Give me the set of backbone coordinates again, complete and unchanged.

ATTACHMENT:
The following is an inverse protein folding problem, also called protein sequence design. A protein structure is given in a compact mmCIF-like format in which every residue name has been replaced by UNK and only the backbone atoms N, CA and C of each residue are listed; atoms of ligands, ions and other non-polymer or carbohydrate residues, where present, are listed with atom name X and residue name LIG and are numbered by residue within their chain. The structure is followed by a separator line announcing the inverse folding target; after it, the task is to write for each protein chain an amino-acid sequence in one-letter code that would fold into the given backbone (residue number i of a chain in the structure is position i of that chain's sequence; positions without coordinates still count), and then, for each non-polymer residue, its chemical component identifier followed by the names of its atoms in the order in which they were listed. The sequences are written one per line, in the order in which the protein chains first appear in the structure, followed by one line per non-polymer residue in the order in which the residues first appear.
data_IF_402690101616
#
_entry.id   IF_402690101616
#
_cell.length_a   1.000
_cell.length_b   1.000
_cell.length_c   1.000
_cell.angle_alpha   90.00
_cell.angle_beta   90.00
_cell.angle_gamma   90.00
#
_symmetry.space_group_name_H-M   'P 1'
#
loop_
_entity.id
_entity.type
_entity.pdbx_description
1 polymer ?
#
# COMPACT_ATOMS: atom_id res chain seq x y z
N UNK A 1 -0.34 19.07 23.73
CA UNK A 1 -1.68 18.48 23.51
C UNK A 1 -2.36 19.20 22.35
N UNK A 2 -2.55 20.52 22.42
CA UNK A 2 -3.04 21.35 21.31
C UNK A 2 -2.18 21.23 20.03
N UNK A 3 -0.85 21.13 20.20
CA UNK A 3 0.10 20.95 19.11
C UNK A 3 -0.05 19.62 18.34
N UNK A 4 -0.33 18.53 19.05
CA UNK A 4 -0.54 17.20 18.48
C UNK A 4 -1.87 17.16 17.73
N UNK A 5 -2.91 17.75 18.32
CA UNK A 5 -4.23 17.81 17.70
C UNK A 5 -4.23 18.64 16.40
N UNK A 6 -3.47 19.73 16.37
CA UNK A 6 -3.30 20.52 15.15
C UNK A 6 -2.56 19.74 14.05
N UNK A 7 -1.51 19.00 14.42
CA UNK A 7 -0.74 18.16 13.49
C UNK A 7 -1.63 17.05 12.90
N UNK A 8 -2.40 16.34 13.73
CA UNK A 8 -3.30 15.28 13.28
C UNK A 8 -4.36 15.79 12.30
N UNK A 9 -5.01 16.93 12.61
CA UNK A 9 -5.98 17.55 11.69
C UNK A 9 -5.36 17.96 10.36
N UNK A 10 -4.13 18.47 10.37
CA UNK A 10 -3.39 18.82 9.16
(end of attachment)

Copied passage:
The following is an inverse protein folding problem, also called protein sequence design. A protein structure is given in a compact mmCIF-like format in which every residue name has been replaced by UNK and only the backbone atoms N, CA and C of each residue are listed; atoms of ligands, ions and other non-polymer or carbohydrate residues, where present, are listed with atom name X and residue name LIG and are numbered by residue within their chain. The structure is followed by a separator line announcing the inverse folding target; after it, the task is to write for each protein chain an amino-acid sequence in one-letter code that would fold into the given backbone (residue number i of a chain in the structure is position i of that chain's sequence; positions without coordinates still count), and then, for each non-polymer residue, its chemical component identifier followed by the names of its atoms in the order in which they were listed. The sequences are written one per line, in the order in which the protein chains first appear in the structure, followed by one line per non-polymer residue in the order in which the residues first appear.
data_IF_402690101616
#
_entry.id   IF_402690101616
#
_cell.length_a   1.000
_cell.length_b   1.000
_cell.length_c   1.000
_cell.angle_alpha   90.00
_cell.angle_beta   90.00
_cell.angle_gamma   90.00
#
_symmetry.space_group_name_H-M   'P 1'
#
loop_
_entity.id
_entity.type
_entity.pdbx_description
1 polymer ?
#
# COMPACT_ATOMS: atom_id res chain seq x y z
N UNK A 1 -0.34 19.07 23.73
CA UNK A 1 -1.68 18.48 23.51
C UNK A 1 -2.36 19.20 22.35
N UNK A 2 -2.55 20.52 22.42
CA UNK A 2 -3.04 21.35 21.31
C UNK A 2 -2.18 21.23 20.03
N UNK A 3 -0.85 21.13 20.20
CA UNK A 3 0.10 20.95 19.11
C UNK A 3 -0.05 19.62 18.34
N UNK A 4 -0.33 18.53 19.05
CA UNK A 4 -0.54 17.20 18.48
C UNK A 4 -1.87 17.16 17.73
N UNK A 5 -2.91 17.75 18.32
CA UNK A 5 -4.23 17.81 17.70
C UNK A 5 -4.23 18.64 16.40
N UNK A 6 -3.47 19.73 16.37
CA UNK A 6 -3.30 20.52 15.15
C UNK A 6 -2.56 19.74 14.05
N UNK A 7 -1.51 19.00 14.42
CA UNK A 7 -0.74 18.16 13.49
C UNK A 7 -1.63 17.05 12.90
N UNK A 8 -2.40 16.34 13.73
CA UNK A 8 -3.30 15.28 13.28
C UNK A 8 -4.36 15.79 12.30
N UNK A 9 -5.01 16.93 12.61
CA UNK A 9 -5.98 17.55 11.69
C UNK A 9 -5.36 17.96 10.36
N UNK A 10 -4.13 18.47 10.37
CA UNK A 10 -3.39 18.82 9.16